It started slow, and proved difficult to get into at first. I got distracted by life but one day, about a quarter of the way through the book, it caught me and took hold. Within two days I finished it and wanted more. That day I went for the longest run I have done in a while, no complaints, no faffing about, I just ran. I corrected my posture, I smiled and the difference it made was astonishing. I ran harder, I ran faster and for once when I smiled at passerby’s, they smiled back at me.

The book is intense and memorising, you can hear the pulsing of life through its pages, hear the feet padding the dusty earth beneath, the panting of their breath, their heart in their ears, feel the beads of sweat forming , the tightening and relaxing muscles and a smile will inch its way slowly across your face.

The secret to happiness lies within its very pages.

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Review: North of the Sun

I have no more excuses left. These two youths have robbed me of them all. The incredibly talented Inge Wegge and Jørn Ranum have created this forty six minute documentary ‘North of the Sun’ of their nine month adventure to an Arctic island by the coast of Northern-Norway. They build a cabin out of trash that has washed up on the shore, they surf, they paraglide, they snowboard, they film and honestly it took my breath away. No more excuses to postpone the adventures twirling around in my mind. If you only have $5/£2.96/€3.60 left in your bank account and the choice is between a microwave meal, a pint of Tennent’s or a night in watching this. Please choose this, it will save your day, perhaps change your life. Absolute magic.

Rent or buy it here.

If you aren’t convinced, watch the trailer below:

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Video: Eleutheromania

So this is it.

Four years of university. Four years in Edinburgh. Done.

Years of being broke, of trying to fit in, then trying to stand out. Years of craving to escape Ireland, then crying from homesickness and calling up Mammy on the phone to let me come home. Four years of crappy jobs, of acne, of tears but also four years of making the most brilliant of friends, of dancing, of surfing, of laughing. Four hard but brilliant years. And it all comes down to this. It is decision making time.

Where do I go from here? Here I sit, yearning for freedom, for the life of an adventurer, but been held back by two empty bank accounts,  by the fear of sleeping wild in a tent alone. By the fear of failing and having to start again. The fear of mean people. The fear that the people who keep telling me, that as a girl I must beware of certain things, will be proved right. The fear of rejection. The fear of not being good enough. The fear of always wanting more. But most of all, the fear of taking the easy way out and shoving all those dreams down for the comfortable life, just for now, in the hope that one day I won’t be afraid. The ever elusive one day.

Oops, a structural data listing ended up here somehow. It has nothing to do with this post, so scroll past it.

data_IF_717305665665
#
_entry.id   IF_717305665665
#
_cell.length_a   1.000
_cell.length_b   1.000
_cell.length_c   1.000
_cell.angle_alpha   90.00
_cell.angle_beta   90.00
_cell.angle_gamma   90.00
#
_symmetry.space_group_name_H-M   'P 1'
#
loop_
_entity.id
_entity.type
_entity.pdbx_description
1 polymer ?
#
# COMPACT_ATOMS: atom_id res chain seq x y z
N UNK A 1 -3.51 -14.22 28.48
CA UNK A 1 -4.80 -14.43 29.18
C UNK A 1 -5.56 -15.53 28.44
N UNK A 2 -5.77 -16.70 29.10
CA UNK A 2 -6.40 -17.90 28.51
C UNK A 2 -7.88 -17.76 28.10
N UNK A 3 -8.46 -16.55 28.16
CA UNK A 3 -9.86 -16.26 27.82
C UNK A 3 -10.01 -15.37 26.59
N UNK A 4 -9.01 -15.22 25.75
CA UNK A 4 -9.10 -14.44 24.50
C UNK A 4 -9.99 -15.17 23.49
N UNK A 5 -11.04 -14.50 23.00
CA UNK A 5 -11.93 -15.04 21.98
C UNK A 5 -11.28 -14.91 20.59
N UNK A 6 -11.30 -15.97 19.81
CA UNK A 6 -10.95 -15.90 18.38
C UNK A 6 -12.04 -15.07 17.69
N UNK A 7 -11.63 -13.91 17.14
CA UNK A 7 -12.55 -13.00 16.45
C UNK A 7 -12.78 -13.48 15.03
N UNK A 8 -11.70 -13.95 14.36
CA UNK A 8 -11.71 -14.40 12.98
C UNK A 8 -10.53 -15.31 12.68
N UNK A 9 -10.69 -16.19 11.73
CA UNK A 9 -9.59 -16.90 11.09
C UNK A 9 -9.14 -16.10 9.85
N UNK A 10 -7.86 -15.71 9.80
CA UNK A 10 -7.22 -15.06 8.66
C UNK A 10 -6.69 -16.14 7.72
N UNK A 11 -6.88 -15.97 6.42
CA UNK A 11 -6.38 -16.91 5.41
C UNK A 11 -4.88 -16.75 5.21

I leave you with my final university assignment, a ten minute documentary entitled; Eleutheromania; which denotes an irresistible desire for freedom. It is far from perfect, poor Alastair Humphreys looks a little blue due to my failure to check the white balance, and the brilliant Em Bell is a bit blurry at times and Jamie Bunchuk is looking at the camera instead of at me (again my fault). But bear with me, I am still learning, I am still raw and unpolished, still finding my way, still tripping up regularly, but I am on the way. Be kind, I know my faults. Just bear with me on this journey, I only promise that it will be worth it.

One day…

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Interview with David of the 5000 mile Project

David and Katharine are 13months into running the length of South America. 5000miles through rainforest and mountains to raise both money and awareness for the environment. I got in contact with Dave when he emerged from the rainforest for a brief spell to hear about their amazing story so far.

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1.You ran to raise awareness and get people passionate about nature again, do you think it has been working?

Ha, that’s a tough one to start with! I think it depends on what level. Locally, when we stop at a school midway through our running day it is a fantastic opportunity to inspire – it’s easy! We are there with people, we are enthusing about the natural world around us, we have images and video and feathers we find by the road to identify and the feedback is immediate, people are psyched! From afar, who knows?!

People are used to sporting events been used to raise money for cancer or other human-related causes, not wildlife. The publics reaction can depend on class and country, but generally speaking most people are resistant to anything that they see as an attack on their current way of life – it’s the human condition. We are saying, “look out the window, the natural world is utterly amazing”, people are hearing, “these guys are greenies trying to make it more difficult for me to have a big car!”

Also, depending on the media,  feedback isn’t immediate, in fact with some forms of media e.g. radio, you never receive it! So its hard to tell.

2.What do people need to do to help?

It’s easy, have an affair with nature! People of any physical condition can do it – go out, be in the real world, be amazed by the complex natural systems that support human life, ask questions, investigate, learn that we are part of nature, not above it! We are passionate that so long as people know more about the natural world’s secrets, there is a chance that we can reverse the damage we are currently inflicting on out planets life support systems.

To help people find tangible actions that suit their lifestyle, we’ve set up a campaign with ‘DoNation’ which anyone can join and help do cool things for the planet. We’re also raising money for Birdlife and Armonia and Conservatcion Patagonica.